That’s when the woman shows up. Her name is Joanne (The Returning’s Alison Routledge), and shortly after Hobson regains his mental balance, she walks into his house with a revolver in her hand. Zac and Joanne stare at each other for a moment, Joanne tosses the gun away (“It’s not real…” she admits), and the two of them rush across the room to embrace each other. In the days that follow, they become first friends and then lovers, and at Joanne’s instigation, they begin making a systematic search of the country, hoping to turn up any other people whom the Effect might have missed. (One oft-overlooked convenience about living in New Zealand is that scouring the land for survivors of the apocalypse really wouldn’t be all that big a job.) Eventually, they do indeed find one, a Maori named Api (Pete Smith). Api presents a fearsome appearance at first, cornering Zac in a side street with a ski mask over his face and an UZI in his hand, but he gets it through his head before long that the meeting of the last three humans in New Zealand (and at this point, I think it’s safe to presume that there are small numbers of survivors scattered over the rest of the world as well) is no occasion for gunslinging.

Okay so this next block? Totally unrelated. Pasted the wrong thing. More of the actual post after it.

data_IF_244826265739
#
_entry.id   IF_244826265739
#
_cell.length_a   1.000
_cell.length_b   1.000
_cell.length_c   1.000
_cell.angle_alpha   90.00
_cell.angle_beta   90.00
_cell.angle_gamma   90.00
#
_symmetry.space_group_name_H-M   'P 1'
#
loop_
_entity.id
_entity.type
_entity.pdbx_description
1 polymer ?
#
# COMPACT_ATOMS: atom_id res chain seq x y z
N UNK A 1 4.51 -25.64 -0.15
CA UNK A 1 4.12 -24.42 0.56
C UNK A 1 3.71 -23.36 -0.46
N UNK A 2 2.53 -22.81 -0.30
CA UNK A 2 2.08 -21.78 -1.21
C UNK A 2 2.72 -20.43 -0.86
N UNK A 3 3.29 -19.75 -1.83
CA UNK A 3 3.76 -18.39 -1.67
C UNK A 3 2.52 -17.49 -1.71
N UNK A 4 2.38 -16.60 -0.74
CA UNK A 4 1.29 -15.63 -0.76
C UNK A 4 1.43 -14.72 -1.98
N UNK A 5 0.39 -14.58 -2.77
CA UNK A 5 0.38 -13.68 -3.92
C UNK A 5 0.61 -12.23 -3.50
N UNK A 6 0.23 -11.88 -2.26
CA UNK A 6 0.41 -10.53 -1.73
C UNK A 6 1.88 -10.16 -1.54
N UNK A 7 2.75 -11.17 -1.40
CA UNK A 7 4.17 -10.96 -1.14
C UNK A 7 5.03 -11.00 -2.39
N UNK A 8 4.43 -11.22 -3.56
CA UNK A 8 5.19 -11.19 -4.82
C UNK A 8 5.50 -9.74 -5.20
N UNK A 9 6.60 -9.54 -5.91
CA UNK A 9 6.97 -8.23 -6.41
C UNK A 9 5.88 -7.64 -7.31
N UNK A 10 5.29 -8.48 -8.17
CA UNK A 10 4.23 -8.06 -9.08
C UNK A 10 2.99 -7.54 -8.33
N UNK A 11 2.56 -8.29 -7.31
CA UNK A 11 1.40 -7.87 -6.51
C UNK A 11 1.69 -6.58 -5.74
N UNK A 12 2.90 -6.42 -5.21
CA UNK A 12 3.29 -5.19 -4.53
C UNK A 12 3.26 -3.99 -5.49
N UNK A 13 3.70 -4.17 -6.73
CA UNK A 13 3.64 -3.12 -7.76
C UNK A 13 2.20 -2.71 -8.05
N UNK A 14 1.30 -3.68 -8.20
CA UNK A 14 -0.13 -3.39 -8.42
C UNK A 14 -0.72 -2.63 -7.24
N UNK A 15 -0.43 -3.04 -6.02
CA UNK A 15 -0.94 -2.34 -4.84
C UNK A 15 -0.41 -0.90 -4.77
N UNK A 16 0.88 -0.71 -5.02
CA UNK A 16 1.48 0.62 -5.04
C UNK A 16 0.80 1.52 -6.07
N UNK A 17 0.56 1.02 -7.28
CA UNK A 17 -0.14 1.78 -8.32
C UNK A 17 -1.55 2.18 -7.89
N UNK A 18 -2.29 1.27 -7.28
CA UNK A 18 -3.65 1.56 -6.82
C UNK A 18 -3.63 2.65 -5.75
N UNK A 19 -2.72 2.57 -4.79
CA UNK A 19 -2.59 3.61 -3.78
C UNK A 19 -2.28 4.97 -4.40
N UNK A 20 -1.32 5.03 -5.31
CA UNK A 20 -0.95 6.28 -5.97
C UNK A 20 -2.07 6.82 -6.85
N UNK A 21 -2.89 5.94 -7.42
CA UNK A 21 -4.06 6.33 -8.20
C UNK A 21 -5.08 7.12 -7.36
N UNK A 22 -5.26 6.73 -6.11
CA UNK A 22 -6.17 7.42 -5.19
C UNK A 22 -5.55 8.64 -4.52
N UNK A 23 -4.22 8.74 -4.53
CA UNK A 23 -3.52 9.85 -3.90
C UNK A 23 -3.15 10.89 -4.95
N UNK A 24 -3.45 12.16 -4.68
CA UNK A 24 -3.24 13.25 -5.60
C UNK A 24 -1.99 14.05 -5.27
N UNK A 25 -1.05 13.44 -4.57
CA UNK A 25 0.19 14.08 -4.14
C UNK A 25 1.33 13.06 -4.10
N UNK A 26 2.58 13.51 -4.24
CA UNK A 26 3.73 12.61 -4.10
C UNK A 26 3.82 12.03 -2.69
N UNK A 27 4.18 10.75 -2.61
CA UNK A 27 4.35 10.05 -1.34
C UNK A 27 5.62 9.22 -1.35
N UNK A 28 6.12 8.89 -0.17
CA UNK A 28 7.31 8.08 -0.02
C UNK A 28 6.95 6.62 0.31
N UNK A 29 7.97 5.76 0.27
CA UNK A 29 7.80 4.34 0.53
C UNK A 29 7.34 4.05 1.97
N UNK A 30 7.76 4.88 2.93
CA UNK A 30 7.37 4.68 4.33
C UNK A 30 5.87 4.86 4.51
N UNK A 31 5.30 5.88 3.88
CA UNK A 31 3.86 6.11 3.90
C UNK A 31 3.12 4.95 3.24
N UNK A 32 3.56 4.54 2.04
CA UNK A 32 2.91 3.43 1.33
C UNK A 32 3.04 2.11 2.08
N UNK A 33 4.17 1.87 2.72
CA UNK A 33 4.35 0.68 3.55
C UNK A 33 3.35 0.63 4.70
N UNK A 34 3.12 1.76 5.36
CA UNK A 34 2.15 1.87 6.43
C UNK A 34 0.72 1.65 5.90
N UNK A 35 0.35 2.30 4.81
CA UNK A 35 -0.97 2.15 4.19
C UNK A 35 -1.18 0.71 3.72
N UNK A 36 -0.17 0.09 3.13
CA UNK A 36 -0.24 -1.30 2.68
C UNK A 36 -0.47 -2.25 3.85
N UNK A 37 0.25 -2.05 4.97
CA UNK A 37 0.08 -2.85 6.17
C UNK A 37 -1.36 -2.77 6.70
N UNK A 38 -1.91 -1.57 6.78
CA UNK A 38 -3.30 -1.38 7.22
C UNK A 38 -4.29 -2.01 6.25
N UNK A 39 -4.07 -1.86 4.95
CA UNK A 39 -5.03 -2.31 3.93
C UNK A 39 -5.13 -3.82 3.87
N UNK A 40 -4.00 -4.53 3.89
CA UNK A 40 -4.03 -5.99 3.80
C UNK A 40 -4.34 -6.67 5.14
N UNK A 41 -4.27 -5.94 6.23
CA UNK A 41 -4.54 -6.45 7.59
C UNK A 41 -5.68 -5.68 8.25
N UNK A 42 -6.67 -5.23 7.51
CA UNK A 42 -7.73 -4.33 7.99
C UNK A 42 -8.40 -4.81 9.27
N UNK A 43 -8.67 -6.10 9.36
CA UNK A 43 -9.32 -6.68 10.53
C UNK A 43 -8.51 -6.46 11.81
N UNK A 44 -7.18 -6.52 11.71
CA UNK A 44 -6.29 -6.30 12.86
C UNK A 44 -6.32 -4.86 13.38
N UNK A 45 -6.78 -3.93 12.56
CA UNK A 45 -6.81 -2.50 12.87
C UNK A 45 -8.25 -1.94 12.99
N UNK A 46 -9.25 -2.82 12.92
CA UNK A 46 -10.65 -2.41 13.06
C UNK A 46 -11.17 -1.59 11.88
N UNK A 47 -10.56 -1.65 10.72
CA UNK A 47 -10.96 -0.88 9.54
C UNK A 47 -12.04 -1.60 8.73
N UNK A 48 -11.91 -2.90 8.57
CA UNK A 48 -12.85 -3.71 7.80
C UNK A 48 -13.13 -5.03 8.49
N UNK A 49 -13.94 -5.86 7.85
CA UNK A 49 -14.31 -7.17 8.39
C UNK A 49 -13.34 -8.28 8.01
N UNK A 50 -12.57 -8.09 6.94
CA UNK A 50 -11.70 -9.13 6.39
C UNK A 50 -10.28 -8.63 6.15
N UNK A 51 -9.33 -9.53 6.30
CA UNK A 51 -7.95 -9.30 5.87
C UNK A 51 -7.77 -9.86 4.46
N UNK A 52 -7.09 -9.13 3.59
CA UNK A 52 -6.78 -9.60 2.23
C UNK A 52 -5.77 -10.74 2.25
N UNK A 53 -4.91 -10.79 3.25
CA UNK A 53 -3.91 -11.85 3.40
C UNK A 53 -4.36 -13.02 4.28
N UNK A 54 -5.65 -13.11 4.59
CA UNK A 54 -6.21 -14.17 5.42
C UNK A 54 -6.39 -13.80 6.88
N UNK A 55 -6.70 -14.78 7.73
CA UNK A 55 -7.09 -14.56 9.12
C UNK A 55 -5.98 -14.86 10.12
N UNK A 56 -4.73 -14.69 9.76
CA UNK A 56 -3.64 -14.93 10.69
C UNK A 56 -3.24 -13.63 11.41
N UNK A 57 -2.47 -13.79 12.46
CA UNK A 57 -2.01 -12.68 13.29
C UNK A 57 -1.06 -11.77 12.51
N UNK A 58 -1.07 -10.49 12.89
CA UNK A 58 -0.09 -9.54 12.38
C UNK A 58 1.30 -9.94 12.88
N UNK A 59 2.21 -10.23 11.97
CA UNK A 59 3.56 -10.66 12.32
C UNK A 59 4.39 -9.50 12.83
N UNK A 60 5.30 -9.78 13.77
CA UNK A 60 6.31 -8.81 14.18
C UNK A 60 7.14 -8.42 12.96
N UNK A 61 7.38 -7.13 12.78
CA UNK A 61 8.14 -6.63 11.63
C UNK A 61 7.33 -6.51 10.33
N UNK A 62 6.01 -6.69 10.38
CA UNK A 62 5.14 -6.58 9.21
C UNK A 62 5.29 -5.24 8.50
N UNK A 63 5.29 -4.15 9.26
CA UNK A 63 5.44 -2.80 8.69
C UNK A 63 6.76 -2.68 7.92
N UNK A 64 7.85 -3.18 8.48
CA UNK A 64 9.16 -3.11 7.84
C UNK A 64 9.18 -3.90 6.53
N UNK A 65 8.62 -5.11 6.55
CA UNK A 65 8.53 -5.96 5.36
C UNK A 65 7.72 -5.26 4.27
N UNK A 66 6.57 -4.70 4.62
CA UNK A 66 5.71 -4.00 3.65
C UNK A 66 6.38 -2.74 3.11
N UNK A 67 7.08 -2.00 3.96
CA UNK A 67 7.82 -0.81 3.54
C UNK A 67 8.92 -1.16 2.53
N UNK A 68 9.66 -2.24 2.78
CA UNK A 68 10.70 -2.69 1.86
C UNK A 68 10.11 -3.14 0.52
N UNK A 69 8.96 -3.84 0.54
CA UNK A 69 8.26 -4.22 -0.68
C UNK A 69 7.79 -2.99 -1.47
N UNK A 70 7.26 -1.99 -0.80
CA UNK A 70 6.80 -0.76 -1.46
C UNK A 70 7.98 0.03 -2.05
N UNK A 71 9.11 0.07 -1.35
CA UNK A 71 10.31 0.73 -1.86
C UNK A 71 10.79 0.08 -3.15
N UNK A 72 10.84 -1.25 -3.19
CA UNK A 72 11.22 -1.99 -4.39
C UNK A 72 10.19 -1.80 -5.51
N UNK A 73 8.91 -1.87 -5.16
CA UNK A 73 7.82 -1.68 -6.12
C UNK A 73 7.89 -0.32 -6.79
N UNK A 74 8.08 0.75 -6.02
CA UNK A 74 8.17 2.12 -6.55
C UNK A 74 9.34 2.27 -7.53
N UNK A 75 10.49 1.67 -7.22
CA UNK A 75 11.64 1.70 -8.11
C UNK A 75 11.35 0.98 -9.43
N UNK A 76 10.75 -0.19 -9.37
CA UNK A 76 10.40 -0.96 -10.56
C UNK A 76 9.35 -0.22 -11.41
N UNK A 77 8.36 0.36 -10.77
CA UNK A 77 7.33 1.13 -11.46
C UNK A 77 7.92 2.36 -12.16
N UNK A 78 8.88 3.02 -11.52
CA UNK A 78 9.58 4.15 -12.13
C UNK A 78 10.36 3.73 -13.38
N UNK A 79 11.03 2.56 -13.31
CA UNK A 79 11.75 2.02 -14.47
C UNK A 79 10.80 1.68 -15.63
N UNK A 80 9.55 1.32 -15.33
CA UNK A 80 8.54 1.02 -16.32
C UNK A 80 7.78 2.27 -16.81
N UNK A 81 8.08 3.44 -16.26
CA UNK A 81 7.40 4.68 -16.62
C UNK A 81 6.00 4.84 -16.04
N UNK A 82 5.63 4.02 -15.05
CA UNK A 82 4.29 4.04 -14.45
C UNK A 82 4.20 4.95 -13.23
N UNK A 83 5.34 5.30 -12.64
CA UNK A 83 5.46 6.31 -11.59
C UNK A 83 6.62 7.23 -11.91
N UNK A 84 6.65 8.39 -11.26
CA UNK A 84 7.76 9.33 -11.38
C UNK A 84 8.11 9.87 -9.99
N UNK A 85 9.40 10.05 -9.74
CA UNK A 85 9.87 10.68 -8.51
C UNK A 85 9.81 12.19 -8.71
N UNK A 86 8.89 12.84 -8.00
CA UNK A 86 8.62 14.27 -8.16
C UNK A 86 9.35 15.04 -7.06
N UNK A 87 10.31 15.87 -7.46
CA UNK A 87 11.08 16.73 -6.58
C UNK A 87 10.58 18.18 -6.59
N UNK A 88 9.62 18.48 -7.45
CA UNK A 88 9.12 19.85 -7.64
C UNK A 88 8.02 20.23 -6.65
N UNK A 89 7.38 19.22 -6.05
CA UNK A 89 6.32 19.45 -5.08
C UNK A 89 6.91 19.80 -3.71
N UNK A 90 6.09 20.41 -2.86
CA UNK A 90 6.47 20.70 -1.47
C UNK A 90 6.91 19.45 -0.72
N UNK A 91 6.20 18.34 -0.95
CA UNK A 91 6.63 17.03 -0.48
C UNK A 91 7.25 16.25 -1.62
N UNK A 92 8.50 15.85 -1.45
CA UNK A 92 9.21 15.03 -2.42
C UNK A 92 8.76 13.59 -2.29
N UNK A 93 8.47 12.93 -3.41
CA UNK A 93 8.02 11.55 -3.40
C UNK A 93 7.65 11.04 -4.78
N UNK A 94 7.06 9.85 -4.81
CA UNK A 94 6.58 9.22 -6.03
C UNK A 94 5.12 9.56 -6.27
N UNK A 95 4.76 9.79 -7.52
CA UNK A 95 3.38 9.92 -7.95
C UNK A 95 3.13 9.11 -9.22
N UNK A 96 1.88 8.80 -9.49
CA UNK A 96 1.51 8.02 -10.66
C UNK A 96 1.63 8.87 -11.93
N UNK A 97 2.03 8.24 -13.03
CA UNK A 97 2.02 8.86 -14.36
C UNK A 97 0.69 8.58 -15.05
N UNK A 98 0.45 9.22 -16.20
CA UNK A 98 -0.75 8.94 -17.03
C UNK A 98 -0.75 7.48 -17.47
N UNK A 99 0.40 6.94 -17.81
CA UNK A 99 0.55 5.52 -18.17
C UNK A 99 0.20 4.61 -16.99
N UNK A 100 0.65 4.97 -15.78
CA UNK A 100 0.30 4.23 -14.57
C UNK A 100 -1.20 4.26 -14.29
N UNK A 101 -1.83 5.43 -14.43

It would have been the easiest thing in the world for The Quiet Earth to turn into a Kiwi take on The Last Woman on Earth at this point, devoting the rest of the running time to Zac and Api’s struggle for decisive sexual possession of Joanne, but that’s not what happens at all. And hallelujah to that, by the way. There’s a bit of friction between the men, and a fair amount of it is related to the inescapably triangular relationship between them and Joanne, but that fortunately is not the point. The interpersonal drama from here out is merely the backdrop against which Zac and his companions must deal with a much bigger worry. Hobson has been checking in periodically with the computer at Delenco, and if he’s right, whatever Project Flashlight did to gum up the cosmic works has destabilized the fabric of the universe in such a way that he, Joanne, and Api can look forward to the periodic recurrence of the Effect unless something is done to reset the balance.